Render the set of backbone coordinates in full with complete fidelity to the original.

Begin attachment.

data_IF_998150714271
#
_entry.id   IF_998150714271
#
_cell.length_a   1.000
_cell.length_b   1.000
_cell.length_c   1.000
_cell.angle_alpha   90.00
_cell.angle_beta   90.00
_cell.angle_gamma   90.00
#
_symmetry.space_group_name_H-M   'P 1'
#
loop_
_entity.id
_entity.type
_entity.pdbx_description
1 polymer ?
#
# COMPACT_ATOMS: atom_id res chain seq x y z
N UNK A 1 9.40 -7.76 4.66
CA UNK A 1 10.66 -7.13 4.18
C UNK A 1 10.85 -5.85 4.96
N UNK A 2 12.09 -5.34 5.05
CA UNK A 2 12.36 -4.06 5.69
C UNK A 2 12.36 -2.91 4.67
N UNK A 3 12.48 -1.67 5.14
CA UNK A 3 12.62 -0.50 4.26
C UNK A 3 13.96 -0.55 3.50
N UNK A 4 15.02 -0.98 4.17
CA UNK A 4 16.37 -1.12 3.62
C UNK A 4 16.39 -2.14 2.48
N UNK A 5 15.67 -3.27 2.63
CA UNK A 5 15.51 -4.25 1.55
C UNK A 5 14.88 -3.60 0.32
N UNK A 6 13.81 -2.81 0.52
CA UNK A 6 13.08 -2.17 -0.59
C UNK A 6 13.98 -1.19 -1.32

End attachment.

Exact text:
data_IF_998150714271
#
_entry.id   IF_998150714271
#
_cell.length_a   1.000
_cell.length_b   1.000
_cell.length_c   1.000
_cell.angle_alpha   90.00
_cell.angle_beta   90.00
_cell.angle_gamma   90.00
#
_symmetry.space_group_name_H-M   'P 1'
#
loop_
_entity.id
_entity.type
_entity.pdbx_description
1 polymer ?
#
# COMPACT_ATOMS: atom_id res chain seq x y z
N UNK A 1 9.40 -7.76 4.66
CA UNK A 1 10.66 -7.13 4.18
C UNK A 1 10.85 -5.85 4.96
N UNK A 2 12.09 -5.34 5.05
CA UNK A 2 12.36 -4.06 5.69
C UNK A 2 12.36 -2.91 4.67
N UNK A 3 12.48 -1.67 5.14
CA UNK A 3 12.62 -0.50 4.26
C UNK A 3 13.96 -0.55 3.50
N UNK A 4 15.02 -0.98 4.17
CA UNK A 4 16.37 -1.12 3.62
C UNK A 4 16.39 -2.14 2.48
N UNK A 5 15.67 -3.27 2.63
CA UNK A 5 15.51 -4.25 1.55
C UNK A 5 14.88 -3.60 0.32
N UNK A 6 13.81 -2.81 0.52
CA UNK A 6 13.08 -2.17 -0.59
C UNK A 6 13.98 -1.19 -1.32